Pelican Conundrum: What does NO do now?

Posted: 01/15/2014 by levcohen in Basketball

To put it simply, the New Orleans Pelicans are in trouble. They’ve lost six in a row, moving to 15-22 on the season. Early in the year, the Pelicans looked good. Despite having a variety of injuries, they were 11-10 and players were finally starting to get healthy. They haven’t had a winning record since. Mostly, this is a case of bad luck. Anthony Davis, the best player on the team, missed (just!) seven games with a broken hand. Eric Gordon has missed three games and Tyreke Evans has missed four. That’s not the worst of the injury news, though. Leading scorer Ryan Anderson missed the first nine games of the season. Then he came back, and the Pellies went 12-10 with Anderson in the lineup (they are just 3-12 without him). But then he got hurt again, and this one is major: a herniated disc that will require surgery and keep him out for at least two months. But there’s more! Jrue Holiday, who was acquired in a trade from Philadelphia on draft night and nearly doubled any other Pelican in assists (7.9). He was also fourth on the team in points. With Holiday, Anderson, and Davis together on the floor, New Orleans looked like a playoff team. They were 9-6 with the three in the lineup, a winning percentage that would put them seventh in the West. But Holiday went down shortly after Anderson, and it’s a bad one. He fractured his tibia, which will keep him out for a long time. So it’s obvious now that the team’s three best players will not be together for a long time. Making matters even worse, NOLA owes Philadelphia its first round pick as part of the Holiday trade. But the interesting thing is the pick is top five protected. If the Pelicans (I really want to call them the Hornets) finish as one of the five worst teams in the NBA, they will keep the pick. Frankly, the Pelicans as currently constructed have a slim- at best- chance at the playoffs. They are six games behind the Suns in 8th place, and there are three teams in between Phoenix and New Orleans who are all arguably better than NOLA. So the idea of the Pelicans with Anthony Davis, Eric Gordon, and Tyreke Evans as their only three productive players making the playoffs is far fetched. Which gives them a few options.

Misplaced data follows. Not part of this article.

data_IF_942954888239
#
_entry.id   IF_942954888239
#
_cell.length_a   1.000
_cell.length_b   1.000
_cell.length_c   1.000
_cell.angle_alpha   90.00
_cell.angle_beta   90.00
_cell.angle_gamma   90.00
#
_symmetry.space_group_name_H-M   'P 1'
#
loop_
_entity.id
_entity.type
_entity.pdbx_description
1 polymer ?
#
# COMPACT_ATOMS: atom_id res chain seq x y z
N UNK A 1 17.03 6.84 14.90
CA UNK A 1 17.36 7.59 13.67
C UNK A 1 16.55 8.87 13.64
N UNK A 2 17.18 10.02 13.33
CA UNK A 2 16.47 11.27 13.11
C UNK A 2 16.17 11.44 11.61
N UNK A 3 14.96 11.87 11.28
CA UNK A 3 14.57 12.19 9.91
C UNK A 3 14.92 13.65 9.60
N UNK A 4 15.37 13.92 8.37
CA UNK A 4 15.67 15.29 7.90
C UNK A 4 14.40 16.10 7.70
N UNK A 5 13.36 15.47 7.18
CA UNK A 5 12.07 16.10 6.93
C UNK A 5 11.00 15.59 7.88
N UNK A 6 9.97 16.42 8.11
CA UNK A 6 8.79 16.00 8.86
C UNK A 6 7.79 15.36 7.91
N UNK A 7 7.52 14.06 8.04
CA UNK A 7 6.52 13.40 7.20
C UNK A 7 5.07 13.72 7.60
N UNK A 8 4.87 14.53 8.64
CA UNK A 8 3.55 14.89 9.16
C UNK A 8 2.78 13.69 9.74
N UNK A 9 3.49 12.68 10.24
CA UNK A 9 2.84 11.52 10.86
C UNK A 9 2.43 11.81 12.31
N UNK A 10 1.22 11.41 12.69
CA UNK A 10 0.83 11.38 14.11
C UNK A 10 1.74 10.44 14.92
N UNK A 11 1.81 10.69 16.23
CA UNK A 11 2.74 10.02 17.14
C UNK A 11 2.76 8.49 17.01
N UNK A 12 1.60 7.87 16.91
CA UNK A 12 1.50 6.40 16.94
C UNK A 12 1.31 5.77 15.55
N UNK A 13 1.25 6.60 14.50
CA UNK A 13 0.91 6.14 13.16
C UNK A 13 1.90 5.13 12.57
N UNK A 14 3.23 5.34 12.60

1. They can seek a trade for a player/s that could get them over the hump
2. They can try to stay on the fringes until Holiday and Anderson come back and then try to make a late-season run
3. They can tank.

1. Look for a trade:

This would be a tough one. There are players available, like J.R. Smith, Andre Miller, Pau Gasol, and Omer Asik, but no single one of those players would be enough to vault them in to the playoffs. The Pelicans are also running dangerously low on assets. They don’t have a first round pick from this year or next, and last year’s (Davis) is obviously untouchable. They’d probably have to give a future first round pick, which is really dicey.

Verdict: Avoid

2. Hang around:

If we knew when exactly Anderson and Holiday were coming back, this would be an enticing option. Davis and the backcourt of Evans and Gordon would keep the team afloat, and assuming Anderson and Holiday were back before the stretch run, they could have a run at the playoffs. The problem is that we don’t know when, or even if, Anderson and Holiday will be back. Anderson’s back injury is dangerous, and you never know with a herniated disc. If there is no improvement over the next month or so, he will likely have to shut it down for the season. A fractured tibia is also a dicey injury. Holiday should be back before too long, but how will he play upon his return? You never know, and Jrue won’t have much of a grace period when he comes back. The Pelicans will likely be behind in the playoff race, and they’ll throw Holiday right back into the fray. This option also looks less than ideal.

Verdict: Less than suitable

3. Tank:

Austin Rivers has played 13, 25, 23, and 23 minutes in the last four games after averaging just 12 minutes per game before January. That could be a sign that the Pelicans are thinking about, and generally leaning towards, tanking. Rivers is not a good player. In fact, he’s probably one of the worst in the NBA. Last year, he shot 37% from the field, 33% from three point range, and 55% from the line (remember, this is a guard). In 23 minutes per game, he averaged 6 points, 2 rebounds, 2 assists, and 1.2 turnovers per game. That’s a bad player. The Utah Jazz and Boston Celtics, both 13-26, are tied for the fourth worst record in the league right now. That’s just three games worse than the Pelicans, four teams separate New Orleans from Utah. Of those four teams, New York and Cleveland are genuinely trying to win. The Lakers and Kings, a game and a half worse than New Orleans, are question marks. A reasonable expectation for the fifth worst team in basketball would be 27 wins. The Pelicans have more than half that already, and would have to finish the season 12-32. To put that in perspective, they are 4-12 in their last 16 games. Multiply it by three and that’s 12-36. And that’s largely with Anderson and Holiday. And remember, the team is still theoretically trying to win at this point. 12-32 seems attainable. All they have to do is rest Anthony Davis more and play Austin Rivers 30 minutes per game.

Verdict: The way to go. If they try, the Pelicans can finish as one of the five worst teams in basketball and keep their pick in this deep draft.


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